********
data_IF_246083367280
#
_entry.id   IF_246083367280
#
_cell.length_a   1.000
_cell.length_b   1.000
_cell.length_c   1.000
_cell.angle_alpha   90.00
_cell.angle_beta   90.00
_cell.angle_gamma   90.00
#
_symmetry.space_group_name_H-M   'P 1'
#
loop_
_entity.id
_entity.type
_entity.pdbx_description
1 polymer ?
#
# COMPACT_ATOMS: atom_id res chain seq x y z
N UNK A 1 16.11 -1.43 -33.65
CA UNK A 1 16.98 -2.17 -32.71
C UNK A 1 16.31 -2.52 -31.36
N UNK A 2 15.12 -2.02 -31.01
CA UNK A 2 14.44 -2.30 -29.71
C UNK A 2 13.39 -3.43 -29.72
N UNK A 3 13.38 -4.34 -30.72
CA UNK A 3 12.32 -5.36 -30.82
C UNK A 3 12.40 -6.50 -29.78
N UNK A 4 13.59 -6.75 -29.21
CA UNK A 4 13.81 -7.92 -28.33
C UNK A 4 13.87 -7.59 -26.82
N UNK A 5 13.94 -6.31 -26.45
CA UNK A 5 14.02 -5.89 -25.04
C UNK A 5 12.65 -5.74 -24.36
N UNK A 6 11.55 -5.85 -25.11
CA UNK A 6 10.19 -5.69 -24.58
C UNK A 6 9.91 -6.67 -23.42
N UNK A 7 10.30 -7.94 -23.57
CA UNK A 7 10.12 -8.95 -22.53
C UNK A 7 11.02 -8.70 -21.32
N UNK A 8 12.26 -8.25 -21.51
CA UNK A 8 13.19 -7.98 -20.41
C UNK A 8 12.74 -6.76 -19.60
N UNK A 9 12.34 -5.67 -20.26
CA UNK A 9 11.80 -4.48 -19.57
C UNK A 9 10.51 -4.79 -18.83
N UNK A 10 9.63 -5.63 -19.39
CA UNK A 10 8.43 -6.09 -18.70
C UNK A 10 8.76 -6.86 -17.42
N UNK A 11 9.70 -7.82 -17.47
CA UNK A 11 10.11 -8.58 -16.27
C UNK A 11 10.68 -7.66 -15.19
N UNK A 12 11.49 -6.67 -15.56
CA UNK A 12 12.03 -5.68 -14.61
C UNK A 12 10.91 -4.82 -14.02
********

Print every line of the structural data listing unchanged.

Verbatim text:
data_IF_246083367280
#
_entry.id   IF_246083367280
#
_cell.length_a   1.000
_cell.length_b   1.000
_cell.length_c   1.000
_cell.angle_alpha   90.00
_cell.angle_beta   90.00
_cell.angle_gamma   90.00
#
_symmetry.space_group_name_H-M   'P 1'
#
loop_
_entity.id
_entity.type
_entity.pdbx_description
1 polymer ?
#
# COMPACT_ATOMS: atom_id res chain seq x y z
N UNK A 1 16.11 -1.43 -33.65
CA UNK A 1 16.98 -2.17 -32.71
C UNK A 1 16.31 -2.52 -31.36
N UNK A 2 15.12 -2.02 -31.01
CA UNK A 2 14.44 -2.30 -29.71
C UNK A 2 13.39 -3.43 -29.72
N UNK A 3 13.38 -4.34 -30.72
CA UNK A 3 12.32 -5.36 -30.82
C UNK A 3 12.40 -6.50 -29.78
N UNK A 4 13.59 -6.75 -29.21
CA UNK A 4 13.81 -7.92 -28.33
C UNK A 4 13.87 -7.59 -26.82
N UNK A 5 13.94 -6.31 -26.45
CA UNK A 5 14.02 -5.89 -25.04
C UNK A 5 12.65 -5.74 -24.36
N UNK A 6 11.55 -5.85 -25.11
CA UNK A 6 10.19 -5.69 -24.58
C UNK A 6 9.91 -6.67 -23.42
N UNK A 7 10.30 -7.94 -23.57
CA UNK A 7 10.12 -8.95 -22.53
C UNK A 7 11.02 -8.70 -21.32
N UNK A 8 12.26 -8.25 -21.51
CA UNK A 8 13.19 -7.98 -20.41
C UNK A 8 12.74 -6.76 -19.60
N UNK A 9 12.34 -5.67 -20.26
CA UNK A 9 11.80 -4.48 -19.57
C UNK A 9 10.51 -4.79 -18.83
N UNK A 10 9.63 -5.63 -19.39
CA UNK A 10 8.43 -6.09 -18.70
C UNK A 10 8.76 -6.86 -17.42
N UNK A 11 9.70 -7.82 -17.47
CA UNK A 11 10.11 -8.58 -16.27
C UNK A 11 10.68 -7.66 -15.19
N UNK A 12 11.49 -6.67 -15.56
CA UNK A 12 12.03 -5.68 -14.61
C UNK A 12 10.91 -4.82 -14.02